Final training for Foraker -- on Mt. Shasta
United States California Mt Shasta
What better way to finish up a 6-month training cycle for the biggest climb of one's life than on beautiful Mt. Shasta? That's exactly what I did this past weekend in preparation for my departure next week for three weeks expedition on 17,400-foot Mt. Foraker, 200 miles south of the Arctic Circle, deep in the Alaska Range.
I was excited to spend three days in the backcountry of my official "home mountain", camping, climbing, ski mountaineering and touring, refreshing my crevasse rescue system and ice/snow anchor building skills, and generally doing a dress rehearsal for living for in frigid winter weather.
This time of year falls into an amazing transition Shasta makes between ferocious, unpredictable winter and periodic spring powder dumps of spring, and it seems there's been no shortage of that this year, but
Forecast says rain for the weekend… hmm… bleh. Probably won't need the ice axe for that, but I took it anyway. One does what one must… and off I went. I was excited to see the mountain again as I made the 5 hour drive from San Jose. The goal for this trip was to leave early so I'd arrive with plenty of light to get up to Bunny Flat, ski in, and find a good campsite before dark.
I arrived with plenty of light, grabbed a few items at The Fifth Season down in town, and headed up. The higher I went, the foggier it got, however, and as I pulled into the parking lot to prep my gear for the climb in, I was in near-zero visibility fog conditions—and it was drizzling. Yuck.
I changed into mountaineering gear, shouldered my pack (which I'd packed to about 60 lbs, as though this were the real deal on Foraker), slapped skins on my skis, clicked into my bindings, and headed off up the mountain. I climbed about 200-300 vertical feet before I realized just how foggy it was getting… and the dark was coming. So I found a suitable spot up higher, stomped out a platform for the tent, but then changed my mind and decided to follow my track back down a bit so that my mountain guide could find me more easily tomorrow.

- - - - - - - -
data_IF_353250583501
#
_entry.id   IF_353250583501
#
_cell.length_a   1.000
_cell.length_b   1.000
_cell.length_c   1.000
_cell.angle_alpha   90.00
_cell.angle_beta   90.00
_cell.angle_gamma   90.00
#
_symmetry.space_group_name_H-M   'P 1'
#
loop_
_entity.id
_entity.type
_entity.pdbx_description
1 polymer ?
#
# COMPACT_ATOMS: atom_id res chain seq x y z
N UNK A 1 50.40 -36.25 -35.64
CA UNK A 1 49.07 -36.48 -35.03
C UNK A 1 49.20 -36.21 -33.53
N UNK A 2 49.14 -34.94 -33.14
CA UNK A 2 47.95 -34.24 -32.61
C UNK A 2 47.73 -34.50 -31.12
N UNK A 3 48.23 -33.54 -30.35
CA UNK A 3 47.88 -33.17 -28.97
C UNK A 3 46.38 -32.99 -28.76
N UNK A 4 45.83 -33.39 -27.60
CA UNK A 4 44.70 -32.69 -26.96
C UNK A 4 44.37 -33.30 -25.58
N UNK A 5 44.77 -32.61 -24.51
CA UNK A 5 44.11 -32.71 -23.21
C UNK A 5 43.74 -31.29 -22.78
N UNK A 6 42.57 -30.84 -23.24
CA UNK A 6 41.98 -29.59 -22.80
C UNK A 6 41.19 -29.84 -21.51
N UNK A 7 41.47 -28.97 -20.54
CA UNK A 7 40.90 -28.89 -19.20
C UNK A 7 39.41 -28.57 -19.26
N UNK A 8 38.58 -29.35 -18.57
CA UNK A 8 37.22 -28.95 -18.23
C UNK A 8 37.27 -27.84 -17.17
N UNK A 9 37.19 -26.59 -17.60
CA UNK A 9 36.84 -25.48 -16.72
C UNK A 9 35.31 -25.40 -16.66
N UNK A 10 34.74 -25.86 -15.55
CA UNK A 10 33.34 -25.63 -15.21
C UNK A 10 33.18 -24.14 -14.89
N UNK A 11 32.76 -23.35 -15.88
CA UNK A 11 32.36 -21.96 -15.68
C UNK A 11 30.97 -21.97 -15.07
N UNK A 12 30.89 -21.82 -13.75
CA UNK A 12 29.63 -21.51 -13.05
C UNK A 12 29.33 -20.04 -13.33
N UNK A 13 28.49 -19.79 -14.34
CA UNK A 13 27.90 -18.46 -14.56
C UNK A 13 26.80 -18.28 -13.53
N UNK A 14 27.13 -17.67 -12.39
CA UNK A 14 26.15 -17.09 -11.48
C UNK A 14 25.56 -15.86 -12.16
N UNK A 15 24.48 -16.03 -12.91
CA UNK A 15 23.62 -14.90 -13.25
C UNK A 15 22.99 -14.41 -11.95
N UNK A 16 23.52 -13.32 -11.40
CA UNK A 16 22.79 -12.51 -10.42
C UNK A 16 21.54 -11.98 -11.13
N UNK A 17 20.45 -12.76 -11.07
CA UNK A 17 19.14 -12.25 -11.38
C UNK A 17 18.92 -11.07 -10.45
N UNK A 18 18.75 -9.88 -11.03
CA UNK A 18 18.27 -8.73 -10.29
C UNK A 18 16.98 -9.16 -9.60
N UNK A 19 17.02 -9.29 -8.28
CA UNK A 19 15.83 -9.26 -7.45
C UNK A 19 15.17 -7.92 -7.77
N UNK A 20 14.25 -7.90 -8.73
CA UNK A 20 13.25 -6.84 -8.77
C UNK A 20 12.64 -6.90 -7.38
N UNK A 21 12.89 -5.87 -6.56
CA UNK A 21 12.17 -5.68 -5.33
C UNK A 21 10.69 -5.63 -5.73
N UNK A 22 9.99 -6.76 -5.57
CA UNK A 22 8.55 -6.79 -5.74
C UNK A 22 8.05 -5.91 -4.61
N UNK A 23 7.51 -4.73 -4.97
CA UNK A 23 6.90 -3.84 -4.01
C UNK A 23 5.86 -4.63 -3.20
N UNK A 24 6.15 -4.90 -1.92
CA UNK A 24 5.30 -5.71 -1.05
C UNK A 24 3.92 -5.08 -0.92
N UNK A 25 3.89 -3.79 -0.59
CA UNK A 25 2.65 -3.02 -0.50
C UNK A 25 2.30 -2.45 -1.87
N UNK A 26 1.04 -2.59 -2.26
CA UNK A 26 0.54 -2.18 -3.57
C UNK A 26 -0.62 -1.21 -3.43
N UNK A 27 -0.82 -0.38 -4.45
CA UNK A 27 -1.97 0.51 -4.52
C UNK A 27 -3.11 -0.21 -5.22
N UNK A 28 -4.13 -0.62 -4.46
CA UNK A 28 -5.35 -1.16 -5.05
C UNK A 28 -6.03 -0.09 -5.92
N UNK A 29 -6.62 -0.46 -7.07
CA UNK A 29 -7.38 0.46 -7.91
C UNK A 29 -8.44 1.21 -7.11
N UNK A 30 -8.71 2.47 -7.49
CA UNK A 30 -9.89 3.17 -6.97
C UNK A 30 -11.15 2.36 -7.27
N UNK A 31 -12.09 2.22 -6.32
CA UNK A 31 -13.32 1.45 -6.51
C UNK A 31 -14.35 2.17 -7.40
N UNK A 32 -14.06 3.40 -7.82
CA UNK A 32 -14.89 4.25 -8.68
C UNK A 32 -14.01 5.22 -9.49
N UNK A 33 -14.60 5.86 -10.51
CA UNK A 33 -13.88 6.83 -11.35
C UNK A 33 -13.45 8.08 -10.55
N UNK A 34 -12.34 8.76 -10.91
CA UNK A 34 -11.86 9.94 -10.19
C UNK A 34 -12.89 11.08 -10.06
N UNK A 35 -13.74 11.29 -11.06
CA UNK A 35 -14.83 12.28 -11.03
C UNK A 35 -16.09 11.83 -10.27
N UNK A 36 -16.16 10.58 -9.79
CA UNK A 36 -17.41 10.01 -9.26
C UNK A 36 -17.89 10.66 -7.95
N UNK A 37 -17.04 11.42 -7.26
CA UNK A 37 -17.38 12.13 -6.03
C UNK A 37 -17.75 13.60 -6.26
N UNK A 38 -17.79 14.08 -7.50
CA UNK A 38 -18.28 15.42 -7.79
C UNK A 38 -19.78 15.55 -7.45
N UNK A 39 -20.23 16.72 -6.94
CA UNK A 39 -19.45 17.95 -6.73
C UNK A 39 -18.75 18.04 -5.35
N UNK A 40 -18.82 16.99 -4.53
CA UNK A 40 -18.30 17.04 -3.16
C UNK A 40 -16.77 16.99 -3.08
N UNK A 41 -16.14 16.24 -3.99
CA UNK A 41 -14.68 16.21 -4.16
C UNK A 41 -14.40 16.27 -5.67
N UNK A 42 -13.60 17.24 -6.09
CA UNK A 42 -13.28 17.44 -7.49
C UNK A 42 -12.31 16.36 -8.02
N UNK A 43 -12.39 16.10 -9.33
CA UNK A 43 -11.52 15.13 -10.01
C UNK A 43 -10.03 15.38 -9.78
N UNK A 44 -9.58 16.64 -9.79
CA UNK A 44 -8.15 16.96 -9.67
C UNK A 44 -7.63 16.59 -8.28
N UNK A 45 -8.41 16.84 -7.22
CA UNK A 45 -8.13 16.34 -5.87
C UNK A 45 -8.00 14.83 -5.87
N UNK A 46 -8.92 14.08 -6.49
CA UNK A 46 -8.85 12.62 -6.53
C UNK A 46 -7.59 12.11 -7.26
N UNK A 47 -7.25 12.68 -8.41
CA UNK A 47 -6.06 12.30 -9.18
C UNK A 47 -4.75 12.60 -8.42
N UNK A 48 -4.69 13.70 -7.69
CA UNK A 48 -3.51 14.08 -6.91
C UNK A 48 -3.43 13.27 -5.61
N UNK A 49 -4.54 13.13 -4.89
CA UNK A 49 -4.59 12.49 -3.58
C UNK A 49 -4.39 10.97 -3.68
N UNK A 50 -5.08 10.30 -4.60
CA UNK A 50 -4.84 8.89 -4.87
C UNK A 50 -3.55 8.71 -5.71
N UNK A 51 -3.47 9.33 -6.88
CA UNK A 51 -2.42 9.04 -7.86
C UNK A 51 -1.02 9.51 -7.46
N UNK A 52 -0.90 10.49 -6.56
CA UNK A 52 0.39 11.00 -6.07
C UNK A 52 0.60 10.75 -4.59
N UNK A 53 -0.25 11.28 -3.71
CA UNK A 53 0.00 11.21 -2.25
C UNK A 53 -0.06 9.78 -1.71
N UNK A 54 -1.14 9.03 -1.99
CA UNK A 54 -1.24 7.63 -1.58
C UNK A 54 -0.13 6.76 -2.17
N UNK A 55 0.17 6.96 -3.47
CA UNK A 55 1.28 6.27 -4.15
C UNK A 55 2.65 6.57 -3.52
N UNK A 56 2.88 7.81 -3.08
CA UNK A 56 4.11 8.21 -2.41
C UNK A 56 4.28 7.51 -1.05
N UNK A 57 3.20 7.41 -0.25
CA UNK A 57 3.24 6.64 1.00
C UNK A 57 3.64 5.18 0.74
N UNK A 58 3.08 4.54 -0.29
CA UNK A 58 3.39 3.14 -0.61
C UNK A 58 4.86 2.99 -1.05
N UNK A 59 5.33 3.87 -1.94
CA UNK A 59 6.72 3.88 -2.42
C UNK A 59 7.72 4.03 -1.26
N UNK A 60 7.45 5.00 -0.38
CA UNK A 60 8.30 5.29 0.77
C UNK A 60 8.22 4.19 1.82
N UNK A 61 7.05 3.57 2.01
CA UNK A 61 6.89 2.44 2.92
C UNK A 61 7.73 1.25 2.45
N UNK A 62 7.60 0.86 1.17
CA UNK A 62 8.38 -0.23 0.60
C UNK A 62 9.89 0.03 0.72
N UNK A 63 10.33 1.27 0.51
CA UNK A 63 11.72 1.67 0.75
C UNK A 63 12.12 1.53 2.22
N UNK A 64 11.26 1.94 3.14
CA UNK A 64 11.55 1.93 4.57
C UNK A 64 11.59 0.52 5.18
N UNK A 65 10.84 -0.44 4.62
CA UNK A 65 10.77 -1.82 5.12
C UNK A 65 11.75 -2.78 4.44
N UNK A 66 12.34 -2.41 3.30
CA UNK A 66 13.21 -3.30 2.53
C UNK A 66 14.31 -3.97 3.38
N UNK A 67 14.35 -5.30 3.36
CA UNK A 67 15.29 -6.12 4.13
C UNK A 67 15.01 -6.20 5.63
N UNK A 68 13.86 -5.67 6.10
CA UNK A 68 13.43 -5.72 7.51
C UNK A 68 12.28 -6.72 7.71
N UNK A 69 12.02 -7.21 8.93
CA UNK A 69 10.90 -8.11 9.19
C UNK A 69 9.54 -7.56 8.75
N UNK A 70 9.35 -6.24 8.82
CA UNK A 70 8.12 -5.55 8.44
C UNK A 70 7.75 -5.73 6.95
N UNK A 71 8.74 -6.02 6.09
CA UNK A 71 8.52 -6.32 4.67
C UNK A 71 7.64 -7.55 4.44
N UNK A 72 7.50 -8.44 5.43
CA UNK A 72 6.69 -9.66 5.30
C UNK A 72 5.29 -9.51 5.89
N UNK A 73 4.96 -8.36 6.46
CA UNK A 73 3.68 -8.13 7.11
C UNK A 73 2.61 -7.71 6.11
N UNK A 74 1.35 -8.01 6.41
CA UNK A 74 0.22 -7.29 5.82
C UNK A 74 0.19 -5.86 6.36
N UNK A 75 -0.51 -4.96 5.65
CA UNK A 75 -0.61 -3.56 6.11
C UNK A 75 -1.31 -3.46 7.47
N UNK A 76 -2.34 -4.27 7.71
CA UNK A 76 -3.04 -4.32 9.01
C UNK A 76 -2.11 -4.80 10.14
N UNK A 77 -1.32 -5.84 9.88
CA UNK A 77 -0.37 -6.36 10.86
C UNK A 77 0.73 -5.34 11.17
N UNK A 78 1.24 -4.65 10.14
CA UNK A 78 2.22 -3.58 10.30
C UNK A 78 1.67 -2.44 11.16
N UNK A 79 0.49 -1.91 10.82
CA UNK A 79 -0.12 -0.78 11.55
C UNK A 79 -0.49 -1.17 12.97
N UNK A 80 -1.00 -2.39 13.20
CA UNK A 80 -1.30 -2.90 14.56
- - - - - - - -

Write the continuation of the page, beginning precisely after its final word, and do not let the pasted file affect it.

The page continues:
I skied back down a ways, but I struggled to find the track in the fog, and I really couldn't tell much about my heading. So in the gathering rainy gloom, I continued downward, and then decided I must have missed the cutoff to the right, which put me farther below my origin than anticipated.
All that aside, it was time to get camp set, or I'd be doing it in the dark. I found a spot that was protected from the only small avalanche danger I could see near me, stomped out another platform in the deep snow, and as silent darkness enveloped me, I set up camp, got comfy, and cooked dinner. Tasty. I love this.
All bundled up, I was tired from the drive, and soon felt the urge to crash.
It was a rough first night. Rain drummed on my tent on and off through the night, and the transition from comfy bed at home to winter sleeping pads in my tent wasn't a smooth one. I woke up every few hours, checked my watch, tossed a bit, and then finally fell into a deep sleep near 4am.
2 hours later, I woke to crystal clear skies and a beautiful alpenglow dawn breaking over the hills across the flat, and a glance uphill staggered me. The mountain was just coming out of a restless fog, and it was clearing. I grabbed the camera, threw on my down camp booties, and lurched out into the snow to start snapping pictures.
After that, I looked down the hill… and my realized my campsite was the perfect distance from the car, and in an exactly perfect spot, too. AWESOME.
A hearty breakfast of eggs, hash browns, peppers, onions, and sausage, complete with coffee, spiced hot cider, some cocoa rounded out my morning, and I then set about the daily task of melting snow to fill up my water bottles again. I had originally planned to get out early for a quick skin and ski up the mountain, but I was enjoying the scenery so much, I decided to just wait it out until Dane from Shasta Mountain Guides arrived to spend the day drilling me on crevasse rescue systems, rope skills, glacier travel, anchor building, and other things I'll need to be sharp on when I arrive in AK next week.